Biden to approve new oil drilling project – One America News Network

(Photo by Greg A. Syverson/Getty Images)
(Photo by Greg A. Syverson/Getty Images)

OAN Roy Francis
UPDATED 7:58 AM – Saturday, March 11, 2023

The Biden administration is expected to approve a new oil drilling project that would produce “up to 180,000 barrels of oil per day.”

In a blow to environmental activists, the Biden administration is expected to push ahead with a massive oil drilling project in northern Alaska. The 30-year project is predicted to create thousands of jobs and over 600 million barrels of oil in total.

Senior officials have reportedly approved three of the five drilling sites that have been proposed by oil company, ConocoPhillips. The company had previously claimed that for its “Willow Project” to be economically viable, the federal government needs to approve a minimum of three out of the five sites.

Senator Dan Sullivan (R-Ala.) spoke with Fox News about the importance of the Willow Project, and what it presents for President Joe Biden.

“This decision on Willow is a huge test for the Biden administration on so many issues that they claim to care about,” he said. “Of course it’s critically important to Alaska, but it’s critically important to America — a project of this size when we need energy security.”

The project was originally approved by Former President Donald Trump until a federal judge halted it so that a more thorough environmental analysis could be conducted.

ConocoPhillips said the project would create more than 2,500 construction jobs, 300 long-term jobs, and approximately $17 billion in revenue for the federal government, Alaska, and the local communities. The project would require the construction of 250 new wells, multiple new pipelines, a processing plant, a new airport, and a gravel mine.

Industry Groups, lawmakers, and local communities have urged the president to approve the project for the economic benefits it would bring. On the other hand, activists claim that it would be devastating to the environment.

Opponents of the proposal say that the project would damage the environment through both the construction and the emissions produced from oil drilling, which would produce a “carbon footprint irreconcilable with the Biden administration’s broader climate agenda.”

“The Willow project is a climate disaster waiting to happen that would devastate wildlife, lands, AK communities, and our climate,” the Sierra Club tweeted in response to the proposed project. “We need to speed our transition to clean energy, not double-down on oil and gas.”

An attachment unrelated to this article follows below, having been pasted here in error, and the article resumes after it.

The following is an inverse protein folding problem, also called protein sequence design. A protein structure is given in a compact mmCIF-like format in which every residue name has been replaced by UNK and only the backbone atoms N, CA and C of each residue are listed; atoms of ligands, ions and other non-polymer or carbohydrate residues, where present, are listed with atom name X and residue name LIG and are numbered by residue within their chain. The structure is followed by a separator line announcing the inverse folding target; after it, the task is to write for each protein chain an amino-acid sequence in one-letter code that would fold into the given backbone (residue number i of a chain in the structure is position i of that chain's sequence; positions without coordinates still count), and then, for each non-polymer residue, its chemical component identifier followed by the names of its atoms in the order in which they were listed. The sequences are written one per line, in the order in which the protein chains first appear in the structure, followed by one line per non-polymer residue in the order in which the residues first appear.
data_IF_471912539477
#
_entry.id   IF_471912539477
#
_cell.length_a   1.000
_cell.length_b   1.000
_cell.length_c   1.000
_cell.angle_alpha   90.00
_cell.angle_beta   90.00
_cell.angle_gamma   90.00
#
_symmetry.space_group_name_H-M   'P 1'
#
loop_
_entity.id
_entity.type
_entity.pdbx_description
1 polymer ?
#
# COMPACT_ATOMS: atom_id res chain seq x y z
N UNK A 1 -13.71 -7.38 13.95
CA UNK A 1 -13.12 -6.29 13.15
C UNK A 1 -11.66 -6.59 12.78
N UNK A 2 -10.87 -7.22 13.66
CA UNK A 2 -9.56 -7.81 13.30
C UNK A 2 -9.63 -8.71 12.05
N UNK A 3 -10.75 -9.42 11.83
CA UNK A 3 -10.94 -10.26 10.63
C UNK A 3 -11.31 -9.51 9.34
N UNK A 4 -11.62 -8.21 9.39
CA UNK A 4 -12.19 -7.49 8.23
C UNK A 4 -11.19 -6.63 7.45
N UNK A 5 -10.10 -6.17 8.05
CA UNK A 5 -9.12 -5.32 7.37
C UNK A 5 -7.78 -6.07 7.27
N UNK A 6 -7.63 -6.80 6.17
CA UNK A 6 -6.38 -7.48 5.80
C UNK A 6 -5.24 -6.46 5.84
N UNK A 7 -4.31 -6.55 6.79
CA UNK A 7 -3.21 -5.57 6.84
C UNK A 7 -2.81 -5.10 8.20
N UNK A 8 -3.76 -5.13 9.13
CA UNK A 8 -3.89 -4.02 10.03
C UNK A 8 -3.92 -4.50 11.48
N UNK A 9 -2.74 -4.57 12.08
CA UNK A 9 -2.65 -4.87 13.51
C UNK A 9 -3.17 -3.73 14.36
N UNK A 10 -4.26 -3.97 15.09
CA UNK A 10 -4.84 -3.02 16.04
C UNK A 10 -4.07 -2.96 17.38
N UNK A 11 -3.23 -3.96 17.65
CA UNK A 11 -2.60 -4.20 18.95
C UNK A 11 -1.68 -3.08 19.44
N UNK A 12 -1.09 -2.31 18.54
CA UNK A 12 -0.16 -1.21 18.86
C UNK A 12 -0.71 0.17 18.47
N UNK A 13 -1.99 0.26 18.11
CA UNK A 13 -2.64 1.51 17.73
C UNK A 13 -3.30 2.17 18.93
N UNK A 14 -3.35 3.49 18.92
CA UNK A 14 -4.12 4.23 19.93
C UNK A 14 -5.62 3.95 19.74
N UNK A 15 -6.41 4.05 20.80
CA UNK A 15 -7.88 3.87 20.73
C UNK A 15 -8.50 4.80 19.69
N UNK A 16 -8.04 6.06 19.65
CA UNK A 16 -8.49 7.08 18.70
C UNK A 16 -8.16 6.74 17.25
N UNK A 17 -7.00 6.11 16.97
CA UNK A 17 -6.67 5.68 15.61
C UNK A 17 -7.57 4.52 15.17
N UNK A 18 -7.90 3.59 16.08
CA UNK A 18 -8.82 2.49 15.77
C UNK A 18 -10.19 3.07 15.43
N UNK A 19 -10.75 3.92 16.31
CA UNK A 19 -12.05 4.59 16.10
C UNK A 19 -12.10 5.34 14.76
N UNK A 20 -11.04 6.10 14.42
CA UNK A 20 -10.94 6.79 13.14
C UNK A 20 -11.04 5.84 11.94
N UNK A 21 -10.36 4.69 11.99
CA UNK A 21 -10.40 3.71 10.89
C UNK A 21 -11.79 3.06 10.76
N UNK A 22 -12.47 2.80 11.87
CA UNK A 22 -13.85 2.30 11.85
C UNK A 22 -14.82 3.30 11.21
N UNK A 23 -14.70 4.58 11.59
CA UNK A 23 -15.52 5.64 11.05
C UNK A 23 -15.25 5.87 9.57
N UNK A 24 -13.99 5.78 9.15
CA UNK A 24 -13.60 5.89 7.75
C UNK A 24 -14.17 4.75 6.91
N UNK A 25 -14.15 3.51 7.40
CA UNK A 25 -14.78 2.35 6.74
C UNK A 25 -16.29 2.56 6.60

Democrat lawmakers have also been urging the president to reconsider the project. Senator Jeff Merkley (D-Ore.) said that if the project was to be approved it would be a “betrayal of Biden’s promise.”

“If this story is right, it’s a complete betrayal of Biden’s promise not to allow more drilling and a complete catastrophe to rein in climate chaos,” he tweeted. “You can’t ask other countries to forego their fossil fuels if we keep greenlighting projects here in America.”

The top Democrat on the Natural Resources Committee, Representative Raul Grijalva (D-Ariz.), said that the project is the “exact opposite of what the Biden administration stands for.”

However, Representative Mary Peltola (D-Ala.) said that the project is vital in providing a “substantial boost for the state and local communities.”

“The Willow Project has been one of my top priorities because it is deeply important to our future as a state,” Peltola said. “In the short term, this project will provide thousands of good-paying union jobs and help jump-start Alaska’s economy. In the long term, the revenues from Willow will pay for essential state services like public safety and investments in our education system.”

The Bureau of Land Management released its environmental impact findings for the project. The agency said that the project will produce a large amount of emissions, but they also concluded that the option of turning to foreign oil imports would cause an even larger carbon footprint.

The Department of the Interior is expected to publish its final decision on the Willow Project, however, the president and senior White House officials have been actively invested in overseeing the approval process.

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Roy Frances
Author: Roy Frances

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